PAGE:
Nasal Blockage: A feeling of either of the passages being blocked.
Paresthesias: Abnormal skin sensation like tingling, itching, or burning, or in some rare cases, absence of sensation.
The severity and extent of damage could pose many risk factors.
Hematoma: If blood accumulates underneath the nasal septum layer, this blood pooling is called a hematoma. It presents only as pain or swelling. If this is not drained out, it could lead to septal abscess or pus, cartilage necrosis, or a deformity of the nasal saddle.
Even after aspiration, monitoring of the patient is necessary. This is to ensure no further blood is collecting in the septum. Such scenarios may need operating theater intervention.
CSF Leak: A subtle head injury could also mimic nasal fracture symptoms. If clear fluid discharge happens, it could be due to a CSF leak. To confirm it, beta-2 transferrin or beta-trace protein tests are done, and if necessary, a high-resolution CT.
Cartilage Damage: If the cartilage is damaged, it can cause blood collection inside the nose. This can cause permanent deformity, the collapse of the nose, and even death.
Broken Nose: Fixing Old Injuries
If the patient does not have any accompanying diseases that restrict surgery and if the nose has healed evenly, old injuries can be fixed.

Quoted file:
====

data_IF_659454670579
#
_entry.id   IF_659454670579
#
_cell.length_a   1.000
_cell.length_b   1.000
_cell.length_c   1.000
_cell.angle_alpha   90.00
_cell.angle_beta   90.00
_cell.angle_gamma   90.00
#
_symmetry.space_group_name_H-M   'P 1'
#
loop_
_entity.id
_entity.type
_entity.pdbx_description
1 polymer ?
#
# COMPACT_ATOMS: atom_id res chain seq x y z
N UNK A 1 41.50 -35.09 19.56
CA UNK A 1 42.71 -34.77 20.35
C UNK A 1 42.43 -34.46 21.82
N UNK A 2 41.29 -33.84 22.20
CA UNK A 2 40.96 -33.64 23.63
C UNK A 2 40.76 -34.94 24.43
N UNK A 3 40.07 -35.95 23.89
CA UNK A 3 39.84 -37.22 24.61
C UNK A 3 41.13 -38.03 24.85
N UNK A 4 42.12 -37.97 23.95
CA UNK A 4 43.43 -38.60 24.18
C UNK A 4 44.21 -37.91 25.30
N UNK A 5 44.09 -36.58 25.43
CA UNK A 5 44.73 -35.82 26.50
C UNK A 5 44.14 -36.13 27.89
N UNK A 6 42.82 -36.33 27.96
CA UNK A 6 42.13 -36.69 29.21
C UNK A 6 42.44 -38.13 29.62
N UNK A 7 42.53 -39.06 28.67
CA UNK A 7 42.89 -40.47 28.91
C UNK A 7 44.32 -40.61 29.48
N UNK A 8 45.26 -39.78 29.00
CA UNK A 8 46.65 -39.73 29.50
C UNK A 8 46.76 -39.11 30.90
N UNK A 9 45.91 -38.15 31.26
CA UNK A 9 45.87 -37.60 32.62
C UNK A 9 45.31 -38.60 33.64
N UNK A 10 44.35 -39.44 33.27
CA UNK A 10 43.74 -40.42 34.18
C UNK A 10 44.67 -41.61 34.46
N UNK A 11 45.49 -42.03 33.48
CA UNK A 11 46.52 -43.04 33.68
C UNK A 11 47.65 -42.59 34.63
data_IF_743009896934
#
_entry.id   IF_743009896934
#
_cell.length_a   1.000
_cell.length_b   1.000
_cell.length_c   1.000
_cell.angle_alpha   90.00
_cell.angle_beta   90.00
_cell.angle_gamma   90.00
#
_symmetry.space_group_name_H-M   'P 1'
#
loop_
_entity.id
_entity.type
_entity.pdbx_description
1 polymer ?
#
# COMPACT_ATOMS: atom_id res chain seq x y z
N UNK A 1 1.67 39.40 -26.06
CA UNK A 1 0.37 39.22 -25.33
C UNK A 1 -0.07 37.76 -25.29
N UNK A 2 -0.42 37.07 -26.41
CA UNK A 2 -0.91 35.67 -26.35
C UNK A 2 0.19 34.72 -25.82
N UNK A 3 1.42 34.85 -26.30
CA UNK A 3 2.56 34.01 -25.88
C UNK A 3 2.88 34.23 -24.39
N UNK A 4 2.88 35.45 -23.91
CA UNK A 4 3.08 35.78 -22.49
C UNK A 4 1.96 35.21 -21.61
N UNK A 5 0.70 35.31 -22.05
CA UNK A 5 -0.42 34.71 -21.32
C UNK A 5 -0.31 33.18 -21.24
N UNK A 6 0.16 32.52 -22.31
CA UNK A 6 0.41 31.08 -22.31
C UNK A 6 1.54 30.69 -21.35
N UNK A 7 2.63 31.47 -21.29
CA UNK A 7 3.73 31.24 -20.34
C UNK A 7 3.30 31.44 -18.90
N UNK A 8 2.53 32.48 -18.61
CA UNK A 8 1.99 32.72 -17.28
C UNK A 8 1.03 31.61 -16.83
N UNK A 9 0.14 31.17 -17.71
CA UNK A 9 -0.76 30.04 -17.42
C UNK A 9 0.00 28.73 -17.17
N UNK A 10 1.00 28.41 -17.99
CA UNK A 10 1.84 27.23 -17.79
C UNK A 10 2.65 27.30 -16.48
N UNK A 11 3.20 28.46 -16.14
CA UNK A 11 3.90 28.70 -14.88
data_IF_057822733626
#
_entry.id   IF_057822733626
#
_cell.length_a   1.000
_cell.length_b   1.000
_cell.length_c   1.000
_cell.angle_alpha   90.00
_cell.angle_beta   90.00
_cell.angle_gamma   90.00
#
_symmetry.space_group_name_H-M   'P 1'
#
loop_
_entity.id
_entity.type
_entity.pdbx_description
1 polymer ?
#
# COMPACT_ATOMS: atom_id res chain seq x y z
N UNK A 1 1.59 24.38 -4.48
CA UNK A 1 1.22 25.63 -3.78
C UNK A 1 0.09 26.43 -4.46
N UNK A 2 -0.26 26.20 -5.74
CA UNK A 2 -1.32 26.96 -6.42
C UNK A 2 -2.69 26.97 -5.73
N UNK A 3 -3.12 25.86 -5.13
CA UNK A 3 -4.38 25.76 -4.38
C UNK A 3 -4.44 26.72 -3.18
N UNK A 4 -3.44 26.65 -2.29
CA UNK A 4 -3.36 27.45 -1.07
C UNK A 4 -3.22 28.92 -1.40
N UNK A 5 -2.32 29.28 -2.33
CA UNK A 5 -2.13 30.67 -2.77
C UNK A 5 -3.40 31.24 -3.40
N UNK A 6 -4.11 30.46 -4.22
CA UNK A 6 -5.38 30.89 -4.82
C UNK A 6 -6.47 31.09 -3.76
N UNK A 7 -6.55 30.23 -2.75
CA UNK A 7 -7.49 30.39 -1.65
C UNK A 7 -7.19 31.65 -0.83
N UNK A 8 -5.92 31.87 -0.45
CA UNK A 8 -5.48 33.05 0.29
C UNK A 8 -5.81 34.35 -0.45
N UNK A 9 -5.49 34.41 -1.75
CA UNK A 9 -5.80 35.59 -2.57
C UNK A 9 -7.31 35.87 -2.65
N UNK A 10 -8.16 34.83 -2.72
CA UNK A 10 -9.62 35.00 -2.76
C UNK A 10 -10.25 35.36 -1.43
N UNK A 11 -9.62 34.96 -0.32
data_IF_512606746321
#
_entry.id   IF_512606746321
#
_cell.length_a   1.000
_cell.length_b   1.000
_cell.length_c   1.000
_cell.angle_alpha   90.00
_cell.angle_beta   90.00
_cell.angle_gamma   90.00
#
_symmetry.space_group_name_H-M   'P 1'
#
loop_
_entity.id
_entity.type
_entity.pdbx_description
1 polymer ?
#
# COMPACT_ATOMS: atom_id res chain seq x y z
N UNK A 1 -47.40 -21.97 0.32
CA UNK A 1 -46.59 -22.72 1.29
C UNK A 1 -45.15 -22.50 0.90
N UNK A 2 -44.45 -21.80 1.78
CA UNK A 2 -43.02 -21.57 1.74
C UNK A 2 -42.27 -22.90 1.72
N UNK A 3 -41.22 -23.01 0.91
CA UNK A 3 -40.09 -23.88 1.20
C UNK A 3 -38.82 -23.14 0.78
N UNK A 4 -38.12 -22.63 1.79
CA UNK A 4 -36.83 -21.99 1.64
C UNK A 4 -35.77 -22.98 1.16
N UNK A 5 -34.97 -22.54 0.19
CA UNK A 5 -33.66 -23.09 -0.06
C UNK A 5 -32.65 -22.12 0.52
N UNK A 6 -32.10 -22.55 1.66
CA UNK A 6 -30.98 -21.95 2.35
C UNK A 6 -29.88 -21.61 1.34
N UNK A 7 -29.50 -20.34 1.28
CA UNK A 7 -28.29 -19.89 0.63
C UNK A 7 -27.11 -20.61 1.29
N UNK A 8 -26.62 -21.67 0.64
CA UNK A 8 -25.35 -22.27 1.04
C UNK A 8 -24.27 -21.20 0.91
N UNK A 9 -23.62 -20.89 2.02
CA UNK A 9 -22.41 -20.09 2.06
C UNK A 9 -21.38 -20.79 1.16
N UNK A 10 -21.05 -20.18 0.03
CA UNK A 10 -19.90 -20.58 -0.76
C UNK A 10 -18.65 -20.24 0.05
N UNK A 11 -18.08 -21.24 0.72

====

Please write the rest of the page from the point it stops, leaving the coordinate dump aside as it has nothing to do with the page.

Restoring the nose bones to the normal position up to two weeks after injury would be feasible. After two weeks, the bones can freeze and get set in the wrong position.
To fix this, minimally invasive techniques have to be adopted. After that, it depends on how correctly or wrongly the injury has healed.
Within this time, severe fractures can also be repaired with no incision. A corrective rhinoplasty will be needed to mend the broken nose.
For correcting traumatic deformities through formal septorhinoplasty, waiting for 3 to 6 months after the first injury is recommended. This is because edema would have reduced, and the post-traumatic inflammatory condition would have resolved.
How Can I Straighten My Nose Bone At Home, Without Surgery?
You can, but it is a risk. If your nose is broken,do first aid and then consult your otolaryngologist. Some people may have a crooked nose (One of the 12 common nose shapes) naturally and are looking for some cosmetic procedures or DIY nose reshaping possibilities.
Straightening Of Crooked Nose Shapes
Nose straightening can be done only in a clinical setting by experienced cosmetic surgeons or otolaryngologists.
The nasal septum is the ridge that separates the nasal cavity into the right side and left side. Due to congenital disabilities or injuries or several other reasons, this septum may get a bent shape from left to right or vice versa.
A nose with such a shape is termed a “crooked nose.” In simple terms, a crooked nose may take a “C” shape or “S” shape or “/” or “\” shape.
For aesthetic improvement, rhinoplasty would be effective. For shaping the wall between the nasal passages, septoplasty is performed.